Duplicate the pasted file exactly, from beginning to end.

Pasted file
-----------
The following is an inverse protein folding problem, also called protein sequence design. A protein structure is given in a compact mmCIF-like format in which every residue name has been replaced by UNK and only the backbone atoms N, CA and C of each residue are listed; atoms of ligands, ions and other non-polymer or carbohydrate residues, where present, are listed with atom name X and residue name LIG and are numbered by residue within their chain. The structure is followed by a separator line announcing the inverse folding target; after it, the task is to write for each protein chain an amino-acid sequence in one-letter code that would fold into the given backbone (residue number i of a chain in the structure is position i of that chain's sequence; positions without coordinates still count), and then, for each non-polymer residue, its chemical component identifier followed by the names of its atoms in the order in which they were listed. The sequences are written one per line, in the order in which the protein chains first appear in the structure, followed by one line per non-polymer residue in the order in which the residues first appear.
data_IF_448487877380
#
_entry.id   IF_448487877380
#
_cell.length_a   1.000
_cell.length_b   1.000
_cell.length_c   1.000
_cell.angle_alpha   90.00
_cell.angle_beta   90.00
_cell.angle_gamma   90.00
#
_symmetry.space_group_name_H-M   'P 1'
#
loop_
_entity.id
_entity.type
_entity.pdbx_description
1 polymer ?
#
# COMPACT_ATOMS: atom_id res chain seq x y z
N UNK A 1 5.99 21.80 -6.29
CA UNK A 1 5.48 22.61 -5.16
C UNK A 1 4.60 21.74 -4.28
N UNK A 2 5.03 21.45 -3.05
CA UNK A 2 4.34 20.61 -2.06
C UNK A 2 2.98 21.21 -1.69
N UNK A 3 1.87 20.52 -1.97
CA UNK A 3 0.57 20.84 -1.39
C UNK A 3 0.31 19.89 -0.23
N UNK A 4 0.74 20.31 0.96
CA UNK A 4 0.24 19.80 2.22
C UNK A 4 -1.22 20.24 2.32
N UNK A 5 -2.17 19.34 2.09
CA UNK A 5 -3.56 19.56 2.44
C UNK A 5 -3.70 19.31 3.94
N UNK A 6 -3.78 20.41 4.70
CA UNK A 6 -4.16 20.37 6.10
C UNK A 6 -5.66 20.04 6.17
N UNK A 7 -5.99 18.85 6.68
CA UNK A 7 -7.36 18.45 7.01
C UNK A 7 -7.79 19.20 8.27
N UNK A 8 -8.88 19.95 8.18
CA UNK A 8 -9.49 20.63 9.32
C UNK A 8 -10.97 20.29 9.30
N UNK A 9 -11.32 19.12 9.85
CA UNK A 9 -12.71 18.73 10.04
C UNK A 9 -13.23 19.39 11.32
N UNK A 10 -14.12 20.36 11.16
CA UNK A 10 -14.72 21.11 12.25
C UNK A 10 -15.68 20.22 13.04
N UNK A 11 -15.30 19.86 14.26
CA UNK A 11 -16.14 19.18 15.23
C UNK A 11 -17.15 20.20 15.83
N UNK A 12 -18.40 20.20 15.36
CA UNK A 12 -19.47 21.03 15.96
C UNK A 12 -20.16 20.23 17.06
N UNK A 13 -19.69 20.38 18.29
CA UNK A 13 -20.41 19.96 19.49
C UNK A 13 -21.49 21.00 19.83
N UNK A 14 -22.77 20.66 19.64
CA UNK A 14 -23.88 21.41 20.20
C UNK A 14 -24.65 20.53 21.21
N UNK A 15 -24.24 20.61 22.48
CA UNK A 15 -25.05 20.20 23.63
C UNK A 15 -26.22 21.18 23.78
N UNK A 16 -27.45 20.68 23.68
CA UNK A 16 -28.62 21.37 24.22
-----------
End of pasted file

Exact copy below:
The following is an inverse protein folding problem, also called protein sequence design. A protein structure is given in a compact mmCIF-like format in which every residue name has been replaced by UNK and only the backbone atoms N, CA and C of each residue are listed; atoms of ligands, ions and other non-polymer or carbohydrate residues, where present, are listed with atom name X and residue name LIG and are numbered by residue within their chain. The structure is followed by a separator line announcing the inverse folding target; after it, the task is to write for each protein chain an amino-acid sequence in one-letter code that would fold into the given backbone (residue number i of a chain in the structure is position i of that chain's sequence; positions without coordinates still count), and then, for each non-polymer residue, its chemical component identifier followed by the names of its atoms in the order in which they were listed. The sequences are written one per line, in the order in which the protein chains first appear in the structure, followed by one line per non-polymer residue in the order in which the residues first appear.
data_IF_448487877380
#
_entry.id   IF_448487877380
#
_cell.length_a   1.000
_cell.length_b   1.000
_cell.length_c   1.000
_cell.angle_alpha   90.00
_cell.angle_beta   90.00
_cell.angle_gamma   90.00
#
_symmetry.space_group_name_H-M   'P 1'
#
loop_
_entity.id
_entity.type
_entity.pdbx_description
1 polymer ?
#
# COMPACT_ATOMS: atom_id res chain seq x y z
N UNK A 1 5.99 21.80 -6.29
CA UNK A 1 5.48 22.61 -5.16
C UNK A 1 4.60 21.74 -4.28
N UNK A 2 5.03 21.45 -3.05
CA UNK A 2 4.34 20.61 -2.06
C UNK A 2 2.98 21.21 -1.69
N UNK A 3 1.87 20.52 -1.97
CA UNK A 3 0.57 20.84 -1.39
C UNK A 3 0.31 19.89 -0.23
N UNK A 4 0.74 20.31 0.96
CA UNK A 4 0.24 19.80 2.22
C UNK A 4 -1.22 20.24 2.32
N UNK A 5 -2.17 19.34 2.09
CA UNK A 5 -3.56 19.56 2.44
C UNK A 5 -3.70 19.31 3.94
N UNK A 6 -3.78 20.41 4.70
CA UNK A 6 -4.16 20.37 6.10
C UNK A 6 -5.66 20.04 6.17
N UNK A 7 -5.99 18.85 6.68
CA UNK A 7 -7.36 18.45 7.01
C UNK A 7 -7.79 19.20 8.27
N UNK A 8 -8.88 19.95 8.18
CA UNK A 8 -9.49 20.63 9.32
C UNK A 8 -10.97 20.29 9.30
N UNK A 9 -11.32 19.12 9.85
CA UNK A 9 -12.71 18.73 10.04
C UNK A 9 -13.23 19.39 11.32
N UNK A 10 -14.12 20.36 11.16
CA UNK A 10 -14.72 21.11 12.25
C UNK A 10 -15.68 20.22 13.04
N UNK A 11 -15.30 19.86 14.26
CA UNK A 11 -16.14 19.18 15.23
C UNK A 11 -17.15 20.20 15.83
N UNK A 12 -18.40 20.20 15.36
CA UNK A 12 -19.47 21.03 15.96
C UNK A 12 -20.16 20.23 17.06
N UNK A 13 -19.69 20.38 18.29
CA UNK A 13 -20.41 19.96 19.49
C UNK A 13 -21.49 21.00 19.83
N UNK A 14 -22.77 20.66 19.64
CA UNK A 14 -23.88 21.41 20.20
C UNK A 14 -24.65 20.53 21.21
N UNK A 15 -24.24 20.61 22.48
CA UNK A 15 -25.05 20.20 23.63
C UNK A 15 -26.22 21.18 23.78
N UNK A 16 -27.45 20.68 23.68
CA UNK A 16 -28.62 21.37 24.22